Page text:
Do You Need a Trust?
Estate-planning expert Deborah Jacobs shares her guidelines for determining whether a trust is right for you.
Note: This video is part of our “Get It Done” week on Morningstar.com: All week we will feature articles and videos offering guidance on ways to help tackle those nagging items on your financial to-do list. This video originally aired on Oct. 10, 2014.
Christine Benz: Hi, I'm Christine Benz for Morningstar.com. What is a trust and do you need one? Joining me to discuss that topic is estate-planning expert Deborah Jacobs.
Deborah, thank you so much for being here.
Deborah Jacobs: Thank you for having me.
Benz: Deborah, a lot of people hear the term trust and they think maybe they need one. Let's talk about the basic need for a trust--what trusts do--and then we'll get into who might actually need and benefit from a trust.
Jacobs: Maybe first we should talk about how trusts work. There are many people who are reluctant to admit that they really don't understand what these things are. So, I like to explain that a trust is an invisible legal wrapper created by a document that looks a lot like a contract. Title to the assets passes to someone called the trustee, who manages the assets and then gives them out according to the wording of the trust document.
Benz: So, that's the basic framework for trusts. What are some of the most commonly used trusts? And when people are thinking about their retirement plan and how it intersects with their estate plan, what are the trusts that will tend to be the most common and the most helpful for people to contemplate?
Jacobs: The one that is most commonly used and most helpful for planning for later in life is what's called the living trust. This is a trust that can serve two purposes: one is to pass assets after you die, but it also takes effect while you are alive to hold assets for your benefit--for example, in the case of dementia. Previously, before the estate tax exemption amount went up to now more than $5 million, people used to use trusts. A very garden-variety trust was the life insurance trust, which would buy the policy and hold it for the benefit of beneficiaries, so that when the proceeds were paid out, they would not be considered part of the estate of the person who was insured under that policy. Those trusts, although many of them are still in existence from life insurance policies that were bought in the past, will no longer be necessary for many people and they are somewhat cumbersome to run.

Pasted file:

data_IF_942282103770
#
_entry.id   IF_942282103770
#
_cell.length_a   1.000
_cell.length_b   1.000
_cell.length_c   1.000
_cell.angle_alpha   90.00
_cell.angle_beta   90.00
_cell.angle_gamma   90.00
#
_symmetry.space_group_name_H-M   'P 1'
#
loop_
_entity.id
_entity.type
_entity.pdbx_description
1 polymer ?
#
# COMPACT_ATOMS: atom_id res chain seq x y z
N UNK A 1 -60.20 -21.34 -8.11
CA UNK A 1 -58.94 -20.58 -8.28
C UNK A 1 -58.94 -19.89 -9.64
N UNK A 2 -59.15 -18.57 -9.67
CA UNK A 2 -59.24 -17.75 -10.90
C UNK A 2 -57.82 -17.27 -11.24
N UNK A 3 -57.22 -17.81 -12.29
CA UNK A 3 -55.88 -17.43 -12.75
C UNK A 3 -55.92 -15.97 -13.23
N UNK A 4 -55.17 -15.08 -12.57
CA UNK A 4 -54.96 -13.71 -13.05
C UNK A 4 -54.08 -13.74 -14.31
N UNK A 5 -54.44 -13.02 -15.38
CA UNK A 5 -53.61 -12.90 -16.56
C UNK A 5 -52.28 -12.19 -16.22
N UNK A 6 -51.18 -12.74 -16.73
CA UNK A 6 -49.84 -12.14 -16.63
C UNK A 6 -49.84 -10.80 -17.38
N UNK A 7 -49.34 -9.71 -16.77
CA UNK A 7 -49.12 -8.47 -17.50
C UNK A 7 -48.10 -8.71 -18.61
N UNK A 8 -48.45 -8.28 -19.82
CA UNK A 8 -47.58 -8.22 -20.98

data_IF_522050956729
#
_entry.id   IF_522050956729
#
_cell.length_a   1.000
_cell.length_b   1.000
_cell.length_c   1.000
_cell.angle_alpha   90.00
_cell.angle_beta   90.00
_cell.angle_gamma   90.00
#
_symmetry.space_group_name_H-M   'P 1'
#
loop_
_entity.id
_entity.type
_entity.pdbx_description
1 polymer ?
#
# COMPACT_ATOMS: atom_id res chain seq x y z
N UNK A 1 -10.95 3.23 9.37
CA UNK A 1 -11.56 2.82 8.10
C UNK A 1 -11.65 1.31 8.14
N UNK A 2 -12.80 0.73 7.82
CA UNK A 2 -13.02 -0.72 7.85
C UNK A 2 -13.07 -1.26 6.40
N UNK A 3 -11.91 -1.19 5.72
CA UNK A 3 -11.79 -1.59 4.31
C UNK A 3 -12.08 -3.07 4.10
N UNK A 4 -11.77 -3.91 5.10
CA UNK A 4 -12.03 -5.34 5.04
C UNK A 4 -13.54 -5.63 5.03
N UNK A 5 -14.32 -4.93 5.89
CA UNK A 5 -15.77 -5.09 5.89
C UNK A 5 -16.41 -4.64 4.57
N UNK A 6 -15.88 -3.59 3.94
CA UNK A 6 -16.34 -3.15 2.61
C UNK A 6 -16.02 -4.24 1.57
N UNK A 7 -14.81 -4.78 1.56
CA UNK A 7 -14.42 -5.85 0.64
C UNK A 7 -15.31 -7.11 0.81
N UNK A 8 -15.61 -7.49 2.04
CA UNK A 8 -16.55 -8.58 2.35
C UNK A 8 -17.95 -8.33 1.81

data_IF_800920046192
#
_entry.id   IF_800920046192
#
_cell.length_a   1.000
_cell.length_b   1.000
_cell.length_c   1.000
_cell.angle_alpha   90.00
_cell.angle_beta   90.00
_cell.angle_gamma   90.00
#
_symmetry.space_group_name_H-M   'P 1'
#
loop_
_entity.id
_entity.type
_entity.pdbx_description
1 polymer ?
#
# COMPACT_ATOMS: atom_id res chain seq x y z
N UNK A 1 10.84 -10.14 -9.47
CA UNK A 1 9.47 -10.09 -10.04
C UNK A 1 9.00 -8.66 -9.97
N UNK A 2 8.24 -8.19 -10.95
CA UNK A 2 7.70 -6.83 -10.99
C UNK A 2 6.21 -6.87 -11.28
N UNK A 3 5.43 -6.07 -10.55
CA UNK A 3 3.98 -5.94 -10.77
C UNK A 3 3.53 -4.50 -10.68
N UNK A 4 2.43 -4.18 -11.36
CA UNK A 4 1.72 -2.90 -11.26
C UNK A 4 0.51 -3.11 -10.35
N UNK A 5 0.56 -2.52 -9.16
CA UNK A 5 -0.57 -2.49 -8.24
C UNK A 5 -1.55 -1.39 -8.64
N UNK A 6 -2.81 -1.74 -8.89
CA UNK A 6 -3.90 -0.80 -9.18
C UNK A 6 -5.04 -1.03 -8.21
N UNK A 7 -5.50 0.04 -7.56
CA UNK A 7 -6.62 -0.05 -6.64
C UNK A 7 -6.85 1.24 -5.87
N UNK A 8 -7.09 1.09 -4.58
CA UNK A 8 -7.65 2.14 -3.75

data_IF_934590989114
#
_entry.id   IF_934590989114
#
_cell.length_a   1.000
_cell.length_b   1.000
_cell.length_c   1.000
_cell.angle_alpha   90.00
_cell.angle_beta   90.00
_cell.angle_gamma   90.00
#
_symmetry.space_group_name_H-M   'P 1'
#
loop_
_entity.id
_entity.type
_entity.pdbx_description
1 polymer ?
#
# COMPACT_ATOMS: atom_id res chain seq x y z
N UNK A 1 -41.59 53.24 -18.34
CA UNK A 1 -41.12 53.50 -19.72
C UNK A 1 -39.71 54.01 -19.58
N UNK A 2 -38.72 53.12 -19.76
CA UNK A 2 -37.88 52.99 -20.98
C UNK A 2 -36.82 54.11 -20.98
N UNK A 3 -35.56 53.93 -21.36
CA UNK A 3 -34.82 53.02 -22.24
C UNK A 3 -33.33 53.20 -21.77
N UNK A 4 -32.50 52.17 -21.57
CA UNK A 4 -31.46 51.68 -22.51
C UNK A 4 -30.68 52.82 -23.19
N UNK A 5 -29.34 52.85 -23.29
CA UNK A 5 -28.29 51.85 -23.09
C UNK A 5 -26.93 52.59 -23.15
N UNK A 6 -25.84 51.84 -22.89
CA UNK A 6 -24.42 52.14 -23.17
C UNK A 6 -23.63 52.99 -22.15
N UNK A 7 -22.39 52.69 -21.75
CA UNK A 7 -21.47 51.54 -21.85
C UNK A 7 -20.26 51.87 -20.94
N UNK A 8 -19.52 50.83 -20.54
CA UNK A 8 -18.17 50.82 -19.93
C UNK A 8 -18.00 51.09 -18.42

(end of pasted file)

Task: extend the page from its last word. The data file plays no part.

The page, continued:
Benz: Backing up to the idea of living trusts, Deborah, you mentioned that they can be helpful in case of dementia, say, which is an increasing problem in the elderly population. Let's talk about how such a trust would interact with the power of attorney that someone might have--that durable power of attorney. On the surface, it might seem that those two things would serve the same goal.
Jacobs: Well, first of all, a living trust only applies to assets that you put into the trust. So, you still might want to have a durable power of attorney for anything that you have neglected to put into the trust. The other thing is that some financial institutions would much rather you have a living trust then a durable power of attorney. And another thing to consider is that if you owned real estate in more than one state, real estate is subject to probate--that is, court oversight of the distribution process after you die. So, it is subject to probate in the state in which it's located. So, if you have a home in New York and you also have a home in Massachusetts, for example, ordinarily your estate would need to be probated in both of those states; however, if you put one or both of your homes into the living trust, that would avoid the need for probate in two states in that way. So, that's another really important reason that people might want to consider having a living trust.
Benz: Now, how about for people who are looking to do some planning? They want to set assets aside for, say, children or grandchildren. In what situations would a trust be appropriate and in what situation is it overkill? Would other ways of passing those assets to heirs perhaps be more cost-effective or just simpler all around?